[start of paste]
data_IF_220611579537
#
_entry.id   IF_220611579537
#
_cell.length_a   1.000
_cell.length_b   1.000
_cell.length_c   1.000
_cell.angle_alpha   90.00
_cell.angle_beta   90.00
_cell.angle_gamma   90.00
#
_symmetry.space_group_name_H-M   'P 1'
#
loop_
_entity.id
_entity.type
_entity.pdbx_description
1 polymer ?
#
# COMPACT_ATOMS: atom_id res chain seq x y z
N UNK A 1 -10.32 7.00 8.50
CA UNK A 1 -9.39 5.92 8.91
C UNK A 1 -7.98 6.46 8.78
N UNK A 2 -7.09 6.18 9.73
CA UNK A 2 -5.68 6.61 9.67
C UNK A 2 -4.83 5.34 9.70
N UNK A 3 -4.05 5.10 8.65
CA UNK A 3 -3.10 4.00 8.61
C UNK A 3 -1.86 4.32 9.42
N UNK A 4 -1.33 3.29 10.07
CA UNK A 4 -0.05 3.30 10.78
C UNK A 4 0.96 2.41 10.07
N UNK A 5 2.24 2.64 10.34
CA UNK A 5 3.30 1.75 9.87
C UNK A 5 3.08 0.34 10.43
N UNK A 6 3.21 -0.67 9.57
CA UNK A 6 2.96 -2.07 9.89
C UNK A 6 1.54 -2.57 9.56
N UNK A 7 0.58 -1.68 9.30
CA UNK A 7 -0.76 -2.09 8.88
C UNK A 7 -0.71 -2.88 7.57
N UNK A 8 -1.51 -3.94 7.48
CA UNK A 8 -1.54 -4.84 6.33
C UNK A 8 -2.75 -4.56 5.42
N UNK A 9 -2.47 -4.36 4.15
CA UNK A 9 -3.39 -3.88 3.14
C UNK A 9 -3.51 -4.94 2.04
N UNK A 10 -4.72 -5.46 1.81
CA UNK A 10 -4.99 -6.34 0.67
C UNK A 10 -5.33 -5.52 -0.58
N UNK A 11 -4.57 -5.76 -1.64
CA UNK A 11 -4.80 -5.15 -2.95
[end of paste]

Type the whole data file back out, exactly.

data_IF_220611579537
#
_entry.id   IF_220611579537
#
_cell.length_a   1.000
_cell.length_b   1.000
_cell.length_c   1.000
_cell.angle_alpha   90.00
_cell.angle_beta   90.00
_cell.angle_gamma   90.00
#
_symmetry.space_group_name_H-M   'P 1'
#
loop_
_entity.id
_entity.type
_entity.pdbx_description
1 polymer ?
#
# COMPACT_ATOMS: atom_id res chain seq x y z
N UNK A 1 -10.32 7.00 8.50
CA UNK A 1 -9.39 5.92 8.91
C UNK A 1 -7.98 6.46 8.78
N UNK A 2 -7.09 6.18 9.73
CA UNK A 2 -5.68 6.61 9.67
C UNK A 2 -4.83 5.34 9.70
N UNK A 3 -4.05 5.10 8.65
CA UNK A 3 -3.10 4.00 8.61
C UNK A 3 -1.86 4.32 9.42
N UNK A 4 -1.33 3.29 10.07
CA UNK A 4 -0.05 3.30 10.78
C UNK A 4 0.96 2.41 10.07
N UNK A 5 2.24 2.64 10.34
CA UNK A 5 3.30 1.75 9.87
C UNK A 5 3.08 0.34 10.43
N UNK A 6 3.21 -0.67 9.57
CA UNK A 6 2.96 -2.07 9.89
C UNK A 6 1.54 -2.57 9.56
N UNK A 7 0.58 -1.68 9.30
CA UNK A 7 -0.76 -2.09 8.88
C UNK A 7 -0.71 -2.88 7.57
N UNK A 8 -1.51 -3.94 7.48
CA UNK A 8 -1.54 -4.84 6.33
C UNK A 8 -2.75 -4.56 5.42
N UNK A 9 -2.47 -4.36 4.15
CA UNK A 9 -3.39 -3.88 3.14
C UNK A 9 -3.51 -4.94 2.04
N UNK A 10 -4.72 -5.46 1.81
CA UNK A 10 -4.99 -6.34 0.67
C UNK A 10 -5.33 -5.52 -0.58
N UNK A 11 -4.57 -5.76 -1.64
CA UNK A 11 -4.80 -5.15 -2.95